The steel structure was expected to be completed by June 1973 and the hope was that traffic would be using the 1.06-mile, $24 million bridge by autumn of 1975.
“What its eventual connections on both ends will be are still obscured in political and environmental controversy,” wrote the Journal. “As of now, however, work is proceeding on contracts to connect the bridge at least to the East-West Freeway on the north and to an interchange near Lincoln Avenue and Lincoln Memorial Drive on the south. Only time will tell if it will ever provide a link to the Lake Freeway south to Illinois and north through Juneau Park, now blocked by court action.”
While these images are certainly not the only ones charting the construction of a proud Milwaukee landmark – long a fixture of the OnMilwaukee logo – they have likely gone unseen for decades.
Now, thanks to Frank – whoever he is – we can go back in time and watch.
Aug. 6, 1970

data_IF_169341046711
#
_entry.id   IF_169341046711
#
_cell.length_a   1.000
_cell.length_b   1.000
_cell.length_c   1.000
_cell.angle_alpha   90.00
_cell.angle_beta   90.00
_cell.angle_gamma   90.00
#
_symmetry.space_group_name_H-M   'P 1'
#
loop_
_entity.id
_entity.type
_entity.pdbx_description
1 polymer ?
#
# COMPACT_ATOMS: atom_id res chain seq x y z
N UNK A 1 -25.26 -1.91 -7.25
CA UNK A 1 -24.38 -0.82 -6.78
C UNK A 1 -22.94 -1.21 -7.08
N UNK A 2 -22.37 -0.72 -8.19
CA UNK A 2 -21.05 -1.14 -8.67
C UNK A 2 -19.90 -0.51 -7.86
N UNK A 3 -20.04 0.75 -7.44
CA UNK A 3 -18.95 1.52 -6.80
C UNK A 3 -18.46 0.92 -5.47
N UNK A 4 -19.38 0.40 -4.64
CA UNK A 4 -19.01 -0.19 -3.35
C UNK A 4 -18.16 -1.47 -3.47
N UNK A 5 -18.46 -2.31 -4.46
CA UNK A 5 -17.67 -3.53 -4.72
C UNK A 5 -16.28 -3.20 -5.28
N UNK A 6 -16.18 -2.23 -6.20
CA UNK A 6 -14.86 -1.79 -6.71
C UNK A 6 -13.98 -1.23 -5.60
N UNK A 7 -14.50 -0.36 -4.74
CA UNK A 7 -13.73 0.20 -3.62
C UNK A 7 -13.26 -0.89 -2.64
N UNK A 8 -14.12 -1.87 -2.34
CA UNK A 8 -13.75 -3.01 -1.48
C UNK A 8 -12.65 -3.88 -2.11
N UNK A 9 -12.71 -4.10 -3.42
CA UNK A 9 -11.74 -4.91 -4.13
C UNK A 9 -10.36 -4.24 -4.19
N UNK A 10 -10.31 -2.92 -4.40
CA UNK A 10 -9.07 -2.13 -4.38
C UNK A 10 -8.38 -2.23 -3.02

Aug. 25, 1972
Sept. 22, 1972
Oct. 6, 1972
Dec. 1, 1972
Dec. 29, 1972
Jan. 26, 1973
Aug. 29, 1973
March 14, 1974
Sept. 14, 1974
Nov. 22, 1974
Born in Brooklyn, N.Y., where he lived until he was 17, Bobby received his BA-Mass Communications from UWM in 1989 and has lived in Walker's Point, Bay View, Enderis Park, South Milwaukee and on the East Side.
He has published three non-fiction books in Italy – including one about an event in Milwaukee history, which was published in the U.S. in autumn 2010. Four more books, all about Milwaukee, have been published by The History Press.
With his most recent band, The Yell Leaders, Bobby released four LPs and had a songs featured in episodes of TV's "Party of Five" and "Dawson's Creek," and films in Japan, South America and the U.S. The Yell Leaders were named the best unsigned band in their region by VH-1 as part of its Rock Across America 1998 Tour. Most recently, the band contributed tracks to a UK vinyl/CD tribute to the Redskins and collaborated on a track with Italian novelist Enrico Remmert.
He's produced three installments of the "OMCD" series of local music compilations for OnMilwaukee.com and in 2007 produced a CD of Italian music and poetry.
In 2005, he was awarded the City of Asti's (Italy) Journalism Prize for his work focusing on that area. He has also won awards from the Milwaukee Press Club.
He can be heard weekly on 88Nine Radio Milwaukee talking about his "Urban Spelunking" series of stories.